Michelle Smith WBB Feature: Q&A with the commissioner about the success of Pac-12 women's basketball
Pac-12 Commissioner Larry Scott spoke to the media gathered Sunday for the conference’s women’s basketball tournament in Las Vegas, about an hour before Stanford defeated Oregon to win the tournament title.
Scott spoke about a range of subjects of great interest to west coast women’s basketball fans, from the first postseason tournament in Las Vegas, to the strength of the conference, to the possibility of a “Super Regional” format for the women’s NCAA Tournament and the future of a NCAA Women’s Final Four bid from a west coast city.
Q. How do you believe this tournament has gone thus far?
A. We have quite a few ranked teams coming into the tournament, and having two top 10-ranked teams in the championship game is great. This is exactly the kind of stage we hoped for here, our first year in Las Vegas. We are delighted with how it’s going, with the crowds that are here, and the feedback we’ve gotten.
We will do a full debrief of the tournament, but I think people are very pleased with what they’ve seen and happy with the fan turnout for this first year. It’s something we have the potential to build upon.
Now we are looking forward, going into the NCAA Tournament and seeing where teams get seeded. The stat I saw, over the last three years, the Pac-12 has won more NCAA Tournament games than any other conference. That indicates how the conference has really emerged as one of the elites, if not the best conference in the country right now. We are excited where this sport has come to and the stage we’ve got for it.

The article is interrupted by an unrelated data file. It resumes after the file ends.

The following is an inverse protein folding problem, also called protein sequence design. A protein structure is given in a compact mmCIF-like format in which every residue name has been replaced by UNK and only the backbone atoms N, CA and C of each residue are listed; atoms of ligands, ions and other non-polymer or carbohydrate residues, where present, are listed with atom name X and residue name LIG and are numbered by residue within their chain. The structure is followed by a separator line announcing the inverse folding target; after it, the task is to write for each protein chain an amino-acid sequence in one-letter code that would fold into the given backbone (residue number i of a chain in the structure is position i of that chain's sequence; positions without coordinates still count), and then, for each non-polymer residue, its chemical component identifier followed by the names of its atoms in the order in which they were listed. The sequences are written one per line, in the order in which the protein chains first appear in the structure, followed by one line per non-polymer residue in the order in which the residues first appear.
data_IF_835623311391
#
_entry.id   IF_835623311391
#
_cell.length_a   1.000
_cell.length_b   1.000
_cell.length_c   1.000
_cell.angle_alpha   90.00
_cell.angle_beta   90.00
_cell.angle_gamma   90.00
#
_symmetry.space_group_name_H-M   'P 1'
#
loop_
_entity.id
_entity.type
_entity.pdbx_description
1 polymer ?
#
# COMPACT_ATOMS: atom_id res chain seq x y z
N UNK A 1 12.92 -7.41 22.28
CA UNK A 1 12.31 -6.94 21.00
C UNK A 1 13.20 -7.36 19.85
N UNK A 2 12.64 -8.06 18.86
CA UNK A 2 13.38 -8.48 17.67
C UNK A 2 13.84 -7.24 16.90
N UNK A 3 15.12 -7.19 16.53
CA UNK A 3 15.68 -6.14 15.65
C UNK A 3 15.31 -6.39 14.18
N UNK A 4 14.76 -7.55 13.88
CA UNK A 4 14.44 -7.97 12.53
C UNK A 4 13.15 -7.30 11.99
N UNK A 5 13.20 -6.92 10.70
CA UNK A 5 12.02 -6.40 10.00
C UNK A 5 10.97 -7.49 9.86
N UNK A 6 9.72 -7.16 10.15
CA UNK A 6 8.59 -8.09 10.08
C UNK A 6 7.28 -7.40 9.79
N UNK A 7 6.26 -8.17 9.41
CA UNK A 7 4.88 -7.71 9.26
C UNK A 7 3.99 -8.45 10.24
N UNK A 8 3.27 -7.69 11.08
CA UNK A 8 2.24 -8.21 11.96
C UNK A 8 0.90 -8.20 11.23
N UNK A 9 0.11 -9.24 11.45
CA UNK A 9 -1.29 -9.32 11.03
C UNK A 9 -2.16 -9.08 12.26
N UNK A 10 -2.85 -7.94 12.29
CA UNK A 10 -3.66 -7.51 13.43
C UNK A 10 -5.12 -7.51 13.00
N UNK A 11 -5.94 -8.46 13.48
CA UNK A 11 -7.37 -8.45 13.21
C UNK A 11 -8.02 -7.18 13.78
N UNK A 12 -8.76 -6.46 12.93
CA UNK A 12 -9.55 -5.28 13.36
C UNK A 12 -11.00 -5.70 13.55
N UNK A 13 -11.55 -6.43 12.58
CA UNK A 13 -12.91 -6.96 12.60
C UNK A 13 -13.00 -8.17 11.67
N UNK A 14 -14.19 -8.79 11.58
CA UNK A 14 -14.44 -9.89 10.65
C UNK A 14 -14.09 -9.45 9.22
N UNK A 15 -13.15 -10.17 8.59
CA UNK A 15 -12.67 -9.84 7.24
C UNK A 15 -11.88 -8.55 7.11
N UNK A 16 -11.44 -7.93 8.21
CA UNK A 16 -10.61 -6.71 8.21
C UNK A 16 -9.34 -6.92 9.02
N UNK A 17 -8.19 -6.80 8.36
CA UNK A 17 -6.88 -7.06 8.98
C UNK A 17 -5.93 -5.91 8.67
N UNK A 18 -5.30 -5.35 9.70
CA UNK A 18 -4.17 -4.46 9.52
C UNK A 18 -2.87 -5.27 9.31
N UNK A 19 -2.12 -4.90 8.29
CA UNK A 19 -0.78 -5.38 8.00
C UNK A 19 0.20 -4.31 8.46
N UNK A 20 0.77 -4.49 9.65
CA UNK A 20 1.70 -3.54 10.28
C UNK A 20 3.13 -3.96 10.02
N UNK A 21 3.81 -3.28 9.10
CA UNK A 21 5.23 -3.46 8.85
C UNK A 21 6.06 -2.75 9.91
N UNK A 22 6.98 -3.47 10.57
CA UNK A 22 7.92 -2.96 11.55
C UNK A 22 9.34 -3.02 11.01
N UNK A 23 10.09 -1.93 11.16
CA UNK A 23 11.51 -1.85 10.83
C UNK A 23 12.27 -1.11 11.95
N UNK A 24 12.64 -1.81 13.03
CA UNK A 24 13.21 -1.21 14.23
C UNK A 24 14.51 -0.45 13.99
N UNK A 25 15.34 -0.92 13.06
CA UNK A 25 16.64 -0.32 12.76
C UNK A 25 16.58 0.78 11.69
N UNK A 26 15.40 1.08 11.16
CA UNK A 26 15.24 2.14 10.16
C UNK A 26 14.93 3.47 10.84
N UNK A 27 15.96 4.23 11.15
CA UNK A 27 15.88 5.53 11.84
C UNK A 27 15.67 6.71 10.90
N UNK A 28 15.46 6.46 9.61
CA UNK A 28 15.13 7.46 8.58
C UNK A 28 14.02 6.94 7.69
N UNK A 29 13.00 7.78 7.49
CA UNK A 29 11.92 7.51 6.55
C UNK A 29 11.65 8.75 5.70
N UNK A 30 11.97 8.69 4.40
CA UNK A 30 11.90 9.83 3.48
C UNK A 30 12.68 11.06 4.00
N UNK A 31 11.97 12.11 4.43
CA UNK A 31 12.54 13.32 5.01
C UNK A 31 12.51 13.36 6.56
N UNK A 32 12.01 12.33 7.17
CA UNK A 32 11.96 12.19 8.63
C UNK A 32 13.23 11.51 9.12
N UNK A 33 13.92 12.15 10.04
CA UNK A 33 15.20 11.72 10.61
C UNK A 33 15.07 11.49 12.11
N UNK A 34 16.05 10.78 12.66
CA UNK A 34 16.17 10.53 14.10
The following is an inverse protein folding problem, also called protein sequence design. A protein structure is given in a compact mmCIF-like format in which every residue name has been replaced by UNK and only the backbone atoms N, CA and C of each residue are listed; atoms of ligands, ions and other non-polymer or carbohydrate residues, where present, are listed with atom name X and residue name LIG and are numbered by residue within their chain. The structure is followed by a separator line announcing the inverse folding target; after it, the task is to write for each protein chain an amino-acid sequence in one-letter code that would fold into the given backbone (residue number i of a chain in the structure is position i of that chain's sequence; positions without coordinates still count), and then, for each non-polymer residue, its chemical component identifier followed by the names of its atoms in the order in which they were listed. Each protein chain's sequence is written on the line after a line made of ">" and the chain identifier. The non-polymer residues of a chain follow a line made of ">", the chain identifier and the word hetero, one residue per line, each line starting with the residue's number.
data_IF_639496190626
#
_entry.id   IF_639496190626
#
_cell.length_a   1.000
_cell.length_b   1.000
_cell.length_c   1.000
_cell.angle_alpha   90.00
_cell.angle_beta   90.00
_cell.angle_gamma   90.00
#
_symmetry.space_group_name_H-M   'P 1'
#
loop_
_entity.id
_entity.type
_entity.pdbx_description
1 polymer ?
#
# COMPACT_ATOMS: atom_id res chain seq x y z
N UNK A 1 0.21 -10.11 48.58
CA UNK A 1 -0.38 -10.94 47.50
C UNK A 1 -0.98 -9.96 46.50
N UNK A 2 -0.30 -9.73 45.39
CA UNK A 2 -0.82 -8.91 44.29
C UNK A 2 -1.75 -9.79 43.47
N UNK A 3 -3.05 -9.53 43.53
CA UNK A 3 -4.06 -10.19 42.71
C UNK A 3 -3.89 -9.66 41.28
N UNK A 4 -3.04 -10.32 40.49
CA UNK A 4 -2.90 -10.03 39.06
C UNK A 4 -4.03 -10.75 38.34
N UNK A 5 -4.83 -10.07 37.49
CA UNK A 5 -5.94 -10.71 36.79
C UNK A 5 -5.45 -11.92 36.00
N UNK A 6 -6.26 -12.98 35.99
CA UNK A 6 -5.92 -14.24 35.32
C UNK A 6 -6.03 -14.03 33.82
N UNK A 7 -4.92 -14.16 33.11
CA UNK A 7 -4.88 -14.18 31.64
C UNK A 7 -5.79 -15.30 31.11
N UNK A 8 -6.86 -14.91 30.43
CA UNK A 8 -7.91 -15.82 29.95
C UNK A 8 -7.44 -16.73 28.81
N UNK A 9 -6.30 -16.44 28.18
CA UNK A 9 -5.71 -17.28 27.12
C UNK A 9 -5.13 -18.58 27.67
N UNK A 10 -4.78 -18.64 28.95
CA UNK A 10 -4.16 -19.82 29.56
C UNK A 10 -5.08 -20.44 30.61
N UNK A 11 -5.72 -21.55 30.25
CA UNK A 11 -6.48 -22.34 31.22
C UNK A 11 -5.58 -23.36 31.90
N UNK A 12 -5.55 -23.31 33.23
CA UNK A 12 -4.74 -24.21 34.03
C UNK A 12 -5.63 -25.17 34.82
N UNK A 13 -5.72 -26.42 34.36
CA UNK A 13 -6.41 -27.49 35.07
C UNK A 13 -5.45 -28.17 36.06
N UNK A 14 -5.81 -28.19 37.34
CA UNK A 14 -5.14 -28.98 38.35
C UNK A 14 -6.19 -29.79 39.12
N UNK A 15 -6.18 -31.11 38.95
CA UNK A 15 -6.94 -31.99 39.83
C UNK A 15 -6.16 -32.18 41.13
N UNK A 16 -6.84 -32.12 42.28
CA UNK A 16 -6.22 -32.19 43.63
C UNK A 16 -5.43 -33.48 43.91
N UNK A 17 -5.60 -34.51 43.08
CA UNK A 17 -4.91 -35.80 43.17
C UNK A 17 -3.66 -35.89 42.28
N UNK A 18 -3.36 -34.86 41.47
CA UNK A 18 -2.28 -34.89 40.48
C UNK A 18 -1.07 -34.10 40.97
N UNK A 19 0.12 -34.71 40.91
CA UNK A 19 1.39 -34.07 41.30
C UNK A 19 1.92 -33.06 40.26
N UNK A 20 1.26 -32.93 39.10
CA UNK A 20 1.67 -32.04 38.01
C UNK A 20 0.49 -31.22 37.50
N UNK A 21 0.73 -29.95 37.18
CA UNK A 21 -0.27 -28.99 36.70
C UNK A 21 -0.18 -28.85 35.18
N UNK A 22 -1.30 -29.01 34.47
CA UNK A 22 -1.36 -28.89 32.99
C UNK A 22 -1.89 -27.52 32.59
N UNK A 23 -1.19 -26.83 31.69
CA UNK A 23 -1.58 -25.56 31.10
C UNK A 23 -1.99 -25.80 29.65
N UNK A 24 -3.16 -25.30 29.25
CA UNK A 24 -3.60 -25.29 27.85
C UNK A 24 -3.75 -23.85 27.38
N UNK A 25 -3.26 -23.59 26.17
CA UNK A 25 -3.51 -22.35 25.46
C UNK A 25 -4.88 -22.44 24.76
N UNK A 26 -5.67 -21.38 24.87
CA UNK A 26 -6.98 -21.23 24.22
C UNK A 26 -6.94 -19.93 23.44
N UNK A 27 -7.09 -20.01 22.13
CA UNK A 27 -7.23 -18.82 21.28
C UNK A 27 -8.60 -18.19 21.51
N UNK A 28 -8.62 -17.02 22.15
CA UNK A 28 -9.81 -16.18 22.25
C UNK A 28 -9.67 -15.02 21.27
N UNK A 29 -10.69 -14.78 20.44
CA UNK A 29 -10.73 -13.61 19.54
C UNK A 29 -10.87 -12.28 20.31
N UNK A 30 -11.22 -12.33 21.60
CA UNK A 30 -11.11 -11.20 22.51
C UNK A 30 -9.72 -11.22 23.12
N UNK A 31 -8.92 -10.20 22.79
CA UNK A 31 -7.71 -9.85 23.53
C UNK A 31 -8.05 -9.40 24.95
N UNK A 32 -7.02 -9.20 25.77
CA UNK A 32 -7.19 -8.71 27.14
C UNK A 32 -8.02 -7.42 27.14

Q. Upgrading the tournament coverage this year with the studio show, was that a reflection of the quality of play in the league? What was the thought behind that?
A. We have such an elite conference right now, a lot of people are focused on these games, the ratings are good, we’ve got a lot of attention. We felt that this was a sport at this stage where we could not only make a big commitment with the number of games that we program, over 100 games telecast this year I believe, but in the quality of the production, the features, the studio shows.
It shows up in a lot of different ways. There are a lot of different levers you can turn up or turn down in terms of how we balance our coverage. Women’s basketball, as it has improved and gotten better and we’ve become so relevant on a national stage, we wanted to make sure that the treatment of it is at the level it deserves, trying to give it the big-time feel that it deserves, the stage it deserves.
I saw (Oregon) Coach (Kelly) Graves on the way over, and I was talking to him about the experience and he said ‘This has got a NCAA Tournament feel to it,’. Two top 10 teams playing, a big stage, well-produced broadcasts, a lot of media around it, that was gratifying for me to hear. There is also the competitive element to it. These games get our teams ready for the NCAA Tournament, so if this feels like a big stage, if it feels big-time, our teams are that much more prepared when the tournament starts.
Q. What kind of improvements would you like to make to the tournament after a year in Las Vegas?
A. I haven’t gotten a full debrief yet. I imagine it will be in the area of logistical things. We are in a different arena, with people in different hotels, the way people move around…after every event there’s always a list of things you can do better.